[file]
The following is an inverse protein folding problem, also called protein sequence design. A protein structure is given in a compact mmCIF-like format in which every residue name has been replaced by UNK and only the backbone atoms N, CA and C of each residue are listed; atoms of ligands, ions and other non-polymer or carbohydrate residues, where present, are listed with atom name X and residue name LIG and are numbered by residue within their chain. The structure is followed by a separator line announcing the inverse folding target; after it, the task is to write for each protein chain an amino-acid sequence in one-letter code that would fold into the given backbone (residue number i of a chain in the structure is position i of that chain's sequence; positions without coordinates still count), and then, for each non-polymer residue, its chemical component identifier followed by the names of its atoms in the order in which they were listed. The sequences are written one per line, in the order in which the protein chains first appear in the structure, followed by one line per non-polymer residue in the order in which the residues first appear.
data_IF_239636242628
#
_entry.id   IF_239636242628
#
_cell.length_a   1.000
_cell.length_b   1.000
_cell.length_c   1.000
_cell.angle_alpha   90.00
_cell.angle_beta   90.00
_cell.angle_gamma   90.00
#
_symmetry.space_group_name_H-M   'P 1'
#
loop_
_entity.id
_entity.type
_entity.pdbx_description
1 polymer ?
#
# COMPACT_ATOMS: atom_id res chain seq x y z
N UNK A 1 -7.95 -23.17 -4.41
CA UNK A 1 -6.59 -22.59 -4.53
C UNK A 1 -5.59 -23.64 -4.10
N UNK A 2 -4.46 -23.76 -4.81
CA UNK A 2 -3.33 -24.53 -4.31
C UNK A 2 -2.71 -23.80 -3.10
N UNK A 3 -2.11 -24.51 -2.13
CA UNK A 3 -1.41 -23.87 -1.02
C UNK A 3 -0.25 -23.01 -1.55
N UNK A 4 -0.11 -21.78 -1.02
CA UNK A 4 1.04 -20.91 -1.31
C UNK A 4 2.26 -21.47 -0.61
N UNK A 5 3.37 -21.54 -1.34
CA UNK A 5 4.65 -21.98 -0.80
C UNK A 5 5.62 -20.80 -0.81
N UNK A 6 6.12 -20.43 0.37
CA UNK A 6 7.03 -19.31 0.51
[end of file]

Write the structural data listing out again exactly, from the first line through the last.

The following is an inverse protein folding problem, also called protein sequence design. A protein structure is given in a compact mmCIF-like format in which every residue name has been replaced by UNK and only the backbone atoms N, CA and C of each residue are listed; atoms of ligands, ions and other non-polymer or carbohydrate residues, where present, are listed with atom name X and residue name LIG and are numbered by residue within their chain. The structure is followed by a separator line announcing the inverse folding target; after it, the task is to write for each protein chain an amino-acid sequence in one-letter code that would fold into the given backbone (residue number i of a chain in the structure is position i of that chain's sequence; positions without coordinates still count), and then, for each non-polymer residue, its chemical component identifier followed by the names of its atoms in the order in which they were listed. The sequences are written one per line, in the order in which the protein chains first appear in the structure, followed by one line per non-polymer residue in the order in which the residues first appear.
data_IF_239636242628
#
_entry.id   IF_239636242628
#
_cell.length_a   1.000
_cell.length_b   1.000
_cell.length_c   1.000
_cell.angle_alpha   90.00
_cell.angle_beta   90.00
_cell.angle_gamma   90.00
#
_symmetry.space_group_name_H-M   'P 1'
#
loop_
_entity.id
_entity.type
_entity.pdbx_description
1 polymer ?
#
# COMPACT_ATOMS: atom_id res chain seq x y z
N UNK A 1 -7.95 -23.17 -4.41
CA UNK A 1 -6.59 -22.59 -4.53
C UNK A 1 -5.59 -23.64 -4.10
N UNK A 2 -4.46 -23.76 -4.81
CA UNK A 2 -3.33 -24.53 -4.31
C UNK A 2 -2.71 -23.80 -3.10
N UNK A 3 -2.11 -24.51 -2.13
CA UNK A 3 -1.41 -23.87 -1.02
C UNK A 3 -0.25 -23.01 -1.55
N UNK A 4 -0.11 -21.78 -1.02
CA UNK A 4 1.04 -20.91 -1.31
C UNK A 4 2.26 -21.47 -0.61
N UNK A 5 3.37 -21.54 -1.34
CA UNK A 5 4.65 -21.98 -0.80
C UNK A 5 5.62 -20.80 -0.81
N UNK A 6 6.12 -20.43 0.37
CA UNK A 6 7.03 -19.31 0.51